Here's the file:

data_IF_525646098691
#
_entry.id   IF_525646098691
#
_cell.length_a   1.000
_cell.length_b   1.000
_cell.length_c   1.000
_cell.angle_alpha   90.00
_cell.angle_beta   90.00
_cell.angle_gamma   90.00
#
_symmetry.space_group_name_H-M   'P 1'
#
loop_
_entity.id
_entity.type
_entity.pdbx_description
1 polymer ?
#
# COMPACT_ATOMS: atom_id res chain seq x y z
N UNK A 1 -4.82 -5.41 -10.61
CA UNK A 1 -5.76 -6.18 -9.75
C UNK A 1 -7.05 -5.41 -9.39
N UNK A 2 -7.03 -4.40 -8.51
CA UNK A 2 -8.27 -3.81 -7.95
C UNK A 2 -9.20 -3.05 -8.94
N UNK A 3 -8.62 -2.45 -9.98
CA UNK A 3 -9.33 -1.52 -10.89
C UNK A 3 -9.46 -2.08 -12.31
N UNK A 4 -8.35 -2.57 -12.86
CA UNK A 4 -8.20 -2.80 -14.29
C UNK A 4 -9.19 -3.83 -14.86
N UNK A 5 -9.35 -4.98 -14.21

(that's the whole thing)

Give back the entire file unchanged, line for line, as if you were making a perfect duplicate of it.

data_IF_525646098691
#
_entry.id   IF_525646098691
#
_cell.length_a   1.000
_cell.length_b   1.000
_cell.length_c   1.000
_cell.angle_alpha   90.00
_cell.angle_beta   90.00
_cell.angle_gamma   90.00
#
_symmetry.space_group_name_H-M   'P 1'
#
loop_
_entity.id
_entity.type
_entity.pdbx_description
1 polymer ?
#
# COMPACT_ATOMS: atom_id res chain seq x y z
N UNK A 1 -4.82 -5.41 -10.61
CA UNK A 1 -5.76 -6.18 -9.75
C UNK A 1 -7.05 -5.41 -9.39
N UNK A 2 -7.03 -4.40 -8.51
CA UNK A 2 -8.27 -3.81 -7.95
C UNK A 2 -9.20 -3.05 -8.94
N UNK A 3 -8.62 -2.45 -9.98
CA UNK A 3 -9.33 -1.52 -10.89
C UNK A 3 -9.46 -2.08 -12.31
N UNK A 4 -8.35 -2.57 -12.86
CA UNK A 4 -8.20 -2.80 -14.29
C UNK A 4 -9.19 -3.83 -14.86
N UNK A 5 -9.35 -4.98 -14.21